Landlords may ask for the first and last month's rent when one signs a lease. Some will also require a security deposit (usually equal to one month's rent). The security deposit will be returned to the tenant when the lease ends, provided that there has been no damage to the property. For the tenant's protection, the landlord should document (in writing) any damage that existed before the tenant moves in the apartment. The landlord is required by law to put the security deposit in a special account (called an escrow account). Within 10 days of receipt of the deposit, the landlord must give the tenant in writing the name and address of the bank, and the account number where the tenant's security deposit has been placed.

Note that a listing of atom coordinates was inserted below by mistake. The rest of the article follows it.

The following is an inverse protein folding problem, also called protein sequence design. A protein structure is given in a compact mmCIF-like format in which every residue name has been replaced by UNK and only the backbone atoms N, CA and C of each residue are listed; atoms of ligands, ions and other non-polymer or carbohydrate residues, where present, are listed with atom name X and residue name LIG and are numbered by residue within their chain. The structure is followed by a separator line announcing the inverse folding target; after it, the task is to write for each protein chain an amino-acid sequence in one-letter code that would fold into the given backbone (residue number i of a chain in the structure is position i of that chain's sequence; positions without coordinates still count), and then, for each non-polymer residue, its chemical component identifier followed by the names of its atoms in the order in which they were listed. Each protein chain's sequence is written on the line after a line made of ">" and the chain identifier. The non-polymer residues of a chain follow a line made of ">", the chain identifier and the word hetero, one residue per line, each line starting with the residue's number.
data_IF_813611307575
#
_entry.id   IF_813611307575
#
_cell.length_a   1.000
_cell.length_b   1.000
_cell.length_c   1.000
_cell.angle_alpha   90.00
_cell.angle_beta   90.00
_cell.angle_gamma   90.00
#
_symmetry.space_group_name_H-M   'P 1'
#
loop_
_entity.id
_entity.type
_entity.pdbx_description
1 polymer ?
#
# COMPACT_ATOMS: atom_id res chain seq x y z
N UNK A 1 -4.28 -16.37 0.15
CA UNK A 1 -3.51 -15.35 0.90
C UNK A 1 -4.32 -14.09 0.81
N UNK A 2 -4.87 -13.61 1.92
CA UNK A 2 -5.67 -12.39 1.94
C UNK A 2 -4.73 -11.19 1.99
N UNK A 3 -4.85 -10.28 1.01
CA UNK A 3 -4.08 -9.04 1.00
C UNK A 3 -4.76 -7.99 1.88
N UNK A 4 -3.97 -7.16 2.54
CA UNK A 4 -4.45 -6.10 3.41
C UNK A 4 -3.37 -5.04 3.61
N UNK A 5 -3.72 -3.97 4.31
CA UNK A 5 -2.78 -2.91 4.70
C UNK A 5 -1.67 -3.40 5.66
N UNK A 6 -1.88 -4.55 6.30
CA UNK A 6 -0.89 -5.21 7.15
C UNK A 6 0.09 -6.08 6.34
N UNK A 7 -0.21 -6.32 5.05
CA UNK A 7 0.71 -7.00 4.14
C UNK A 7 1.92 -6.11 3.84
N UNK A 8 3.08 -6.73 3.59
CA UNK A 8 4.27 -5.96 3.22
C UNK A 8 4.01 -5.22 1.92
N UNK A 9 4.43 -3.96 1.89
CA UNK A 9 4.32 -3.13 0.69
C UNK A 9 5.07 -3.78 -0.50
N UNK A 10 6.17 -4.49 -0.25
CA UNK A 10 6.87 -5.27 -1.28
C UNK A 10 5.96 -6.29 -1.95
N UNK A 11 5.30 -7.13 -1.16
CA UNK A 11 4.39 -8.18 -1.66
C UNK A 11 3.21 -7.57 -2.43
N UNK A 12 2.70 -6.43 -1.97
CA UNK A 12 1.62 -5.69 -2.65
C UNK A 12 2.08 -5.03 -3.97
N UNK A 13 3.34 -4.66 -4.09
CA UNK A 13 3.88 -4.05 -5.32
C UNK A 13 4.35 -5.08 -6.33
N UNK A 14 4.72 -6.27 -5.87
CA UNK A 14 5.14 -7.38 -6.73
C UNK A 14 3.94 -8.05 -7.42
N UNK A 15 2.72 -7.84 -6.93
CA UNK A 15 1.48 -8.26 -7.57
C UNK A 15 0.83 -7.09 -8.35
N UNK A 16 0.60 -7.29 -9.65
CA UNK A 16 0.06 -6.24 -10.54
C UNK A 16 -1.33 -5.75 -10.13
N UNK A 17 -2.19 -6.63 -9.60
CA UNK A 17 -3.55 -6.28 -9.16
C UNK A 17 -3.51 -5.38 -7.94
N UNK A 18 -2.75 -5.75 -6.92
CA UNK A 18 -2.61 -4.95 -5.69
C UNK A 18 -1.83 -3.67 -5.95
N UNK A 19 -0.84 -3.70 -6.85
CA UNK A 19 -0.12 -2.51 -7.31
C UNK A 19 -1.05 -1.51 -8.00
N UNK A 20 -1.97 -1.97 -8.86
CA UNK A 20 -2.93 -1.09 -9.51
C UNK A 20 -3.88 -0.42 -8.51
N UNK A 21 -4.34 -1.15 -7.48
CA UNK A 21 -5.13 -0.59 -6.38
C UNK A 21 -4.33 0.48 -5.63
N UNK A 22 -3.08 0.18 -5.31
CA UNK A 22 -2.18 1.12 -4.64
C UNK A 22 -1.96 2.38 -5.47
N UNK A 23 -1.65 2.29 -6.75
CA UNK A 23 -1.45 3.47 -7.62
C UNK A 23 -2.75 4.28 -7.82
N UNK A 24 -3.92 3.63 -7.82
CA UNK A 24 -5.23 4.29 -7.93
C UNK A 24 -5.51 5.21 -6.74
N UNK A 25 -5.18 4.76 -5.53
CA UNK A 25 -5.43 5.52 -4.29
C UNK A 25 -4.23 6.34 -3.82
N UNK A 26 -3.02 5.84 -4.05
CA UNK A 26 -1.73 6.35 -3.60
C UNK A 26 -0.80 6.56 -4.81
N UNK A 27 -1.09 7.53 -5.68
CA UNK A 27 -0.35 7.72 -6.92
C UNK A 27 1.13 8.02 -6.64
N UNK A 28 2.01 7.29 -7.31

NEVER WIRE MONEY OR PAY A DEPOSIT FOR A RENTAL WHICH YOU HAVE NOT SEEN IN PERSON.

Utilities

It is important to find out whether or not the rental price of an apartment or house covers utilities and heat (oil, electricity or gas). Cold water usage for apartments is usually included in the rent. The prospective tenant should ask the landlord which type of heat is being used and which company to contact to arrange for service. You can get an estimate of the monthly utility bills by calling the respective companies. If utilities are paid separately, the tenant will be charged monthly for gas and electricity. If your heat is provided through oil, you will usually need to pay for the oil at the time of oil delivery.

Stoves and Refrigerators